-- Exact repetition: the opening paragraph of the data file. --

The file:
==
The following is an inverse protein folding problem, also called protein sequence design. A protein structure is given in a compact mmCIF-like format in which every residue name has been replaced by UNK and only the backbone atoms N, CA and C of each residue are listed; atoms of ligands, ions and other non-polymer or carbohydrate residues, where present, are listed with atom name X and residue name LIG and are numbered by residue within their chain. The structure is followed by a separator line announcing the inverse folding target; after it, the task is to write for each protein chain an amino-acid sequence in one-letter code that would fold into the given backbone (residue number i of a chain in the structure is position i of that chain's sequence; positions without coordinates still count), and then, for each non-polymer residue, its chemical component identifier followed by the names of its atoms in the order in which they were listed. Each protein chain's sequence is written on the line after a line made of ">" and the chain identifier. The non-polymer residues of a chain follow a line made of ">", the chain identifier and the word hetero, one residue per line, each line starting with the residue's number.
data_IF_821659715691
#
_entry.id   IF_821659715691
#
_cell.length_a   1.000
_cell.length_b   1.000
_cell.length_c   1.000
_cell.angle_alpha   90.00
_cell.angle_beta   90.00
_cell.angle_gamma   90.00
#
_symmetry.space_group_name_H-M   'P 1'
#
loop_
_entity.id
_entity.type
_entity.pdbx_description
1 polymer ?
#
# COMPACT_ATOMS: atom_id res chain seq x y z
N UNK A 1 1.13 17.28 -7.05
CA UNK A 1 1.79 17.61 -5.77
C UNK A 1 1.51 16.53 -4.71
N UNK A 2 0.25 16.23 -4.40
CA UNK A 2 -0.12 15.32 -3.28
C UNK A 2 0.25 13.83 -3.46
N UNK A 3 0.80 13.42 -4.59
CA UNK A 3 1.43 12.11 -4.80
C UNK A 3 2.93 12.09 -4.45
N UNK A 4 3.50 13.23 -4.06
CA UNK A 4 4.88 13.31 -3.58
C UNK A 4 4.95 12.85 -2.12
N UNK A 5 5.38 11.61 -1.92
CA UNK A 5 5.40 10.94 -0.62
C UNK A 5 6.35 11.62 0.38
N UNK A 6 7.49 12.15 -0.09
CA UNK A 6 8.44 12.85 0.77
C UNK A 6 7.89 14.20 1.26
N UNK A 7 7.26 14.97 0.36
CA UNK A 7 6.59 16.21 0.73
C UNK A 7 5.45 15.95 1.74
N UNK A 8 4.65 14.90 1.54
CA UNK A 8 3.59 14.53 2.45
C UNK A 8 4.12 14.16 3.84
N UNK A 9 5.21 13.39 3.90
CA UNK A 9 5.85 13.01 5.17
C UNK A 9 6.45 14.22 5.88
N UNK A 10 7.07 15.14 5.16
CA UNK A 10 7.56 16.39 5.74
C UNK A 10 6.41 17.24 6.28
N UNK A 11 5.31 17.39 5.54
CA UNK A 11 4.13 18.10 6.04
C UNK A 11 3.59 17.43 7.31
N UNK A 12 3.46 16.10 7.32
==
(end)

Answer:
The following is an inverse protein folding problem, also called protein sequence design. A protein structure is given in a compact mmCIF-like format in which every residue name has been replaced by UNK and only the backbone atoms N, CA and C of each residue are listed; atoms of ligands, ions and other non-polymer or carbohydrate residues, where present, are listed with atom name X and residue name LIG and are numbered by residue within their chain. The structure is followed by a separator line announcing the inverse folding target; after it, the task is to write for each protein chain an amino-acid sequence in one-letter code that would fold into the given backbone (residue number i of a chain in the structure is position i of that chain's sequence; positions without coordinates still count), and then, for each non-polymer residue, its chemical component identifier followed by the names of its atoms in the order in which they were listed. Each protein chain's sequence is written on the line after a line made of ">" and the chain identifier. The non-polymer residues of a chain follow a line made of ">", the chain identifier and the word hetero, one residue per line, each line starting with the residue's number.